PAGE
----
The swarming locusts came and ate everything. A good time was had by all.

I can think of one good sign of aging: the appearance of grandchildren. My granddaughter was born hardwired to manifest God’s promise to restore to me the years that the swarming locusts have eaten. Scratch that. The years that I fed to the swarming locusts.

Other signs of aging aren’t as terrific. Our cat, Coolidge, is an aging diabetic. His inner chronometer has gotten a bit off. He managed for so many years to adapt to the essentially diurnal schedule of his inferior-being keepers. But he can no longer suppress the fact that he is a nocturnal creature. At 2:30 AM, he commences a strain of literally bloodcurdling yowls, wondering why everyone is not assembled for game time. Why is no one hurling his yellow mouse across the living room so that he can gallop off and pounce on it and bat it around and leap and jump like a young cat — and why are they not cheering his conquest?

For the record, the answer is that no one is up and hurling the yellow mouse because one of the essentially diurnal keepers is asleep, and the other has been startled awake with the force of such a strong stress reaction that a migraine has placed its three-way vice grip about her head. No matter. Ever dutiful and thoughtful of the Poor (for his yowl suggests that he is of all cats most pitiable) Aging Diabetic Cat, she gets up to make sure that said Cat has food and is all right. At this point, said Cat is hiding behind a chair, getting the game under way. Not content to be named for a president, Coolidge harbors the admittedly plausible delusion that he is Ramses.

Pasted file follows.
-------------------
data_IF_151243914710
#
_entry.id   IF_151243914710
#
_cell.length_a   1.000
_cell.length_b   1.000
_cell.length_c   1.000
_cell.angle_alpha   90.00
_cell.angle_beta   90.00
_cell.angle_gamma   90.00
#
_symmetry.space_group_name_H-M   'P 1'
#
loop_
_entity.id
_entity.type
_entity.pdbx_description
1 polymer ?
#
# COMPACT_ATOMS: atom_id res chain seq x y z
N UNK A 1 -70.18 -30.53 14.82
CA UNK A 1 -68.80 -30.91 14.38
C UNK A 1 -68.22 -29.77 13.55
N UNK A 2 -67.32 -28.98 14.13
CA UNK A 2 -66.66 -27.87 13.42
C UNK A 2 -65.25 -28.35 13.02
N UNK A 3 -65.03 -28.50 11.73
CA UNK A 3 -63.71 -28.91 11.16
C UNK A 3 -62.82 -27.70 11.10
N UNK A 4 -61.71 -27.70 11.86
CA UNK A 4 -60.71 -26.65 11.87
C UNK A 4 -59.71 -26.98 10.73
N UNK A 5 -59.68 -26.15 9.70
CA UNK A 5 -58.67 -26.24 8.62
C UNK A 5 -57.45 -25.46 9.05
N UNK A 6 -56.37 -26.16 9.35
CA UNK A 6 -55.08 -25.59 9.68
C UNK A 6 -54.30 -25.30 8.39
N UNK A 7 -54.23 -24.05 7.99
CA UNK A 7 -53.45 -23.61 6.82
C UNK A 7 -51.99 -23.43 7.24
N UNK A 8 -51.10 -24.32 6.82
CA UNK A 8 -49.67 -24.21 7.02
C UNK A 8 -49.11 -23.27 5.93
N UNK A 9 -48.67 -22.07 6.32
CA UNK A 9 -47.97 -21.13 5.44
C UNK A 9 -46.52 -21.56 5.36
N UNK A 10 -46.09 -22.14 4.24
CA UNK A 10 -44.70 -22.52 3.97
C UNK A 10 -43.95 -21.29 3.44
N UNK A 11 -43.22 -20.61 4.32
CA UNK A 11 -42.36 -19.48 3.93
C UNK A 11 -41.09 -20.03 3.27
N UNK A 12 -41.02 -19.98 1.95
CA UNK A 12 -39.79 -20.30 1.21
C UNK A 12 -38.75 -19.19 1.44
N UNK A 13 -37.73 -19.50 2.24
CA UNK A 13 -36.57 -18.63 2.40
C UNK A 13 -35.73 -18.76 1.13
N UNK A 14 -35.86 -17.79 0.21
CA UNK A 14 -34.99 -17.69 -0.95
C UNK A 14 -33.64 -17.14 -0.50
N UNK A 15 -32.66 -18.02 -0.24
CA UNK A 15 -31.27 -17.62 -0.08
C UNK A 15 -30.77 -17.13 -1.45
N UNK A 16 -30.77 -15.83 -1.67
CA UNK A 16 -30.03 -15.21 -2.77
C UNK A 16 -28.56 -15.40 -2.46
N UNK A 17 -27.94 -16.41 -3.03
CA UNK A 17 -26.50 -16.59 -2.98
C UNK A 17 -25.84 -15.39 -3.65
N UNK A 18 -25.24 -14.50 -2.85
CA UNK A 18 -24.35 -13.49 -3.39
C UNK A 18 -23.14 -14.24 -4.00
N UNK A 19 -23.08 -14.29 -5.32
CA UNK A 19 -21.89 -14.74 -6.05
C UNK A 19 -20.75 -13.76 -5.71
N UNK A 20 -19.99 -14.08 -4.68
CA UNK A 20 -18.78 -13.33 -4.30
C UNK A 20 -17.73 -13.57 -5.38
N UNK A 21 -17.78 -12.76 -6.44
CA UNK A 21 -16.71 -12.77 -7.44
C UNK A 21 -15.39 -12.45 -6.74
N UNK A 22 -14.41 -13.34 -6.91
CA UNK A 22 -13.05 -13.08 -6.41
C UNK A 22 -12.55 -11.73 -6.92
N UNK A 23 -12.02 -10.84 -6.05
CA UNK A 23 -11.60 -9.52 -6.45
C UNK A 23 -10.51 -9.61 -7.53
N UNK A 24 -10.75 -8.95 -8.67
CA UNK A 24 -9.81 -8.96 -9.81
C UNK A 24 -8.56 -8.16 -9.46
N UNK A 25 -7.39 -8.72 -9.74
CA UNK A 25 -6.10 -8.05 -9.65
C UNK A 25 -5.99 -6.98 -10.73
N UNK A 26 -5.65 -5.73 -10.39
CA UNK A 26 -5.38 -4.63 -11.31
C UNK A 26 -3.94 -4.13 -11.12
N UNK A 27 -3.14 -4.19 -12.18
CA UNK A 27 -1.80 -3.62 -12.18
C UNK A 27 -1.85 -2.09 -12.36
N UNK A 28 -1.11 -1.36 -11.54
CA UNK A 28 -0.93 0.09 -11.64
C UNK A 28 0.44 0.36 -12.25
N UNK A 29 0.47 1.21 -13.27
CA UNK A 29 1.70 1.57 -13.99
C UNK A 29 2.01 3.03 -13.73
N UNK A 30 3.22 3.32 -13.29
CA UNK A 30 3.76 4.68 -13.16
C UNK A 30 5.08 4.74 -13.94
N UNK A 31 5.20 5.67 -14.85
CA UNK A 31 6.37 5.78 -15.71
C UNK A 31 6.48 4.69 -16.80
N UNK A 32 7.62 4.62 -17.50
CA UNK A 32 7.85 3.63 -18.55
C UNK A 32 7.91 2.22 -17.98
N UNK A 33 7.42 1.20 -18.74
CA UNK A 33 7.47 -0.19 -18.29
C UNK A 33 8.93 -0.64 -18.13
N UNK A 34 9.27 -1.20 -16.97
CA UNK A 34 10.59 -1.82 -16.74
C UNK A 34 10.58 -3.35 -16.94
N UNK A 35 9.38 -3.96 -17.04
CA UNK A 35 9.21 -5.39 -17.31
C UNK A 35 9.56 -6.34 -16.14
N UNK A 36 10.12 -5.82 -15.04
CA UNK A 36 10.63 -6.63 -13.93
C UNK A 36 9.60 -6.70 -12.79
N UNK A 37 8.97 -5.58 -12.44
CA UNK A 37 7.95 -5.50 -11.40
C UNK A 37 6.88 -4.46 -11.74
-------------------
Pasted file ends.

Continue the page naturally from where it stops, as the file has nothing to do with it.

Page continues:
Lately, the idea of writing has been frankly daunting. I’ve thought of the justice of doing a twitter-type blog, but the warning bell against such an idea was so resounding as to bring about a migraine rebound. No matter what, I have a duty to retain sufficient humanity so as to speak and not tweet.

Maybe J. Alfred Prufrock, upon growing old, had only to worry about whether to wear his trousers rolled, but I have other considerations. I’ve had arthritis since I was very young, but it’s amazing how the joints still have room to keep snugging down, crimping my nerves; and somehow, this progressive process has failed utterly to increase flexibility. Becoming stiffer means becoming slower, and slower means doing fewer things in a day, and that means the worst: adjusting one’s routine. I try to be very brave, but as Judah represented Jacob’s life as bound with Benjamin’s, mine is bound with my routine — and with the life and the enjoyment of life belonging to my Poor Aging Diabetic Cat.


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